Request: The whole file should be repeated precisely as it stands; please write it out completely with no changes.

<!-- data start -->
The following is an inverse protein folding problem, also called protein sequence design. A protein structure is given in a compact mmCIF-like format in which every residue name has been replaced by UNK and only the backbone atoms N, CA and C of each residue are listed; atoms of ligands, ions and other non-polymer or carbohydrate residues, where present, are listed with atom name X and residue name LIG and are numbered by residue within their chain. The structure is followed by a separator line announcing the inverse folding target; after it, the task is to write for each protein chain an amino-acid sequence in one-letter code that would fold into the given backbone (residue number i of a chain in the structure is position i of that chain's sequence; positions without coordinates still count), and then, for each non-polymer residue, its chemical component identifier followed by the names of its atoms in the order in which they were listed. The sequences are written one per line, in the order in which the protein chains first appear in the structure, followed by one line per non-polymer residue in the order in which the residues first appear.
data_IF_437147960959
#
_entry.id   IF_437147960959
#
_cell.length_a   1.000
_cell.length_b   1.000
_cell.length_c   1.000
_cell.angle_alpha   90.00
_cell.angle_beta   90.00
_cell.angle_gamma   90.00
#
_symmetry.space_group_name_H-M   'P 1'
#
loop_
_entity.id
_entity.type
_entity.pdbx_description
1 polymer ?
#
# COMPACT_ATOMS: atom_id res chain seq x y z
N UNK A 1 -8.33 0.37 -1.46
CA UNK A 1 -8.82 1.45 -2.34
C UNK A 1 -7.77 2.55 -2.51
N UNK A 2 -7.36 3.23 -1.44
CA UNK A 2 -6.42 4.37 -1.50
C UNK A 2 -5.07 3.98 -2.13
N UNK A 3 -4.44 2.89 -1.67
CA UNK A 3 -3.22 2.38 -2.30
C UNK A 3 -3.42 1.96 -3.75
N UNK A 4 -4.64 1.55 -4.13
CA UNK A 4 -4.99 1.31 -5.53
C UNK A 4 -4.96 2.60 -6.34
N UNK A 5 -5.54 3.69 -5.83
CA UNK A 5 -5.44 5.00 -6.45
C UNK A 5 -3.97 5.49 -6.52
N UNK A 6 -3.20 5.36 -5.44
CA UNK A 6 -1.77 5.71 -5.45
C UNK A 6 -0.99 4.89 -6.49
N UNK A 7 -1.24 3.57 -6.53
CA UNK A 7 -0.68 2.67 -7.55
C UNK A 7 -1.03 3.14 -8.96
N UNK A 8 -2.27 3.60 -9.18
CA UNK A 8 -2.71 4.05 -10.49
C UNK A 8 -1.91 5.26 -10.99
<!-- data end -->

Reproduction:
The following is an inverse protein folding problem, also called protein sequence design. A protein structure is given in a compact mmCIF-like format in which every residue name has been replaced by UNK and only the backbone atoms N, CA and C of each residue are listed; atoms of ligands, ions and other non-polymer or carbohydrate residues, where present, are listed with atom name X and residue name LIG and are numbered by residue within their chain. The structure is followed by a separator line announcing the inverse folding target; after it, the task is to write for each protein chain an amino-acid sequence in one-letter code that would fold into the given backbone (residue number i of a chain in the structure is position i of that chain's sequence; positions without coordinates still count), and then, for each non-polymer residue, its chemical component identifier followed by the names of its atoms in the order in which they were listed. The sequences are written one per line, in the order in which the protein chains first appear in the structure, followed by one line per non-polymer residue in the order in which the residues first appear.
data_IF_437147960959
#
_entry.id   IF_437147960959
#
_cell.length_a   1.000
_cell.length_b   1.000
_cell.length_c   1.000
_cell.angle_alpha   90.00
_cell.angle_beta   90.00
_cell.angle_gamma   90.00
#
_symmetry.space_group_name_H-M   'P 1'
#
loop_
_entity.id
_entity.type
_entity.pdbx_description
1 polymer ?
#
# COMPACT_ATOMS: atom_id res chain seq x y z
N UNK A 1 -8.33 0.37 -1.46
CA UNK A 1 -8.82 1.45 -2.34
C UNK A 1 -7.77 2.55 -2.51
N UNK A 2 -7.36 3.23 -1.44
CA UNK A 2 -6.42 4.37 -1.50
C UNK A 2 -5.07 3.98 -2.13
N UNK A 3 -4.44 2.89 -1.67
CA UNK A 3 -3.22 2.38 -2.30
C UNK A 3 -3.42 1.96 -3.75
N UNK A 4 -4.64 1.55 -4.13
CA UNK A 4 -4.99 1.31 -5.53
C UNK A 4 -4.96 2.60 -6.34
N UNK A 5 -5.54 3.69 -5.83
CA UNK A 5 -5.44 5.00 -6.45
C UNK A 5 -3.97 5.49 -6.52
N UNK A 6 -3.20 5.36 -5.44
CA UNK A 6 -1.77 5.71 -5.45
C UNK A 6 -0.99 4.89 -6.49
N UNK A 7 -1.24 3.57 -6.53
CA UNK A 7 -0.68 2.67 -7.55
C UNK A 7 -1.03 3.14 -8.96
N UNK A 8 -2.27 3.60 -9.18
CA UNK A 8 -2.71 4.05 -10.49
C UNK A 8 -1.91 5.26 -10.99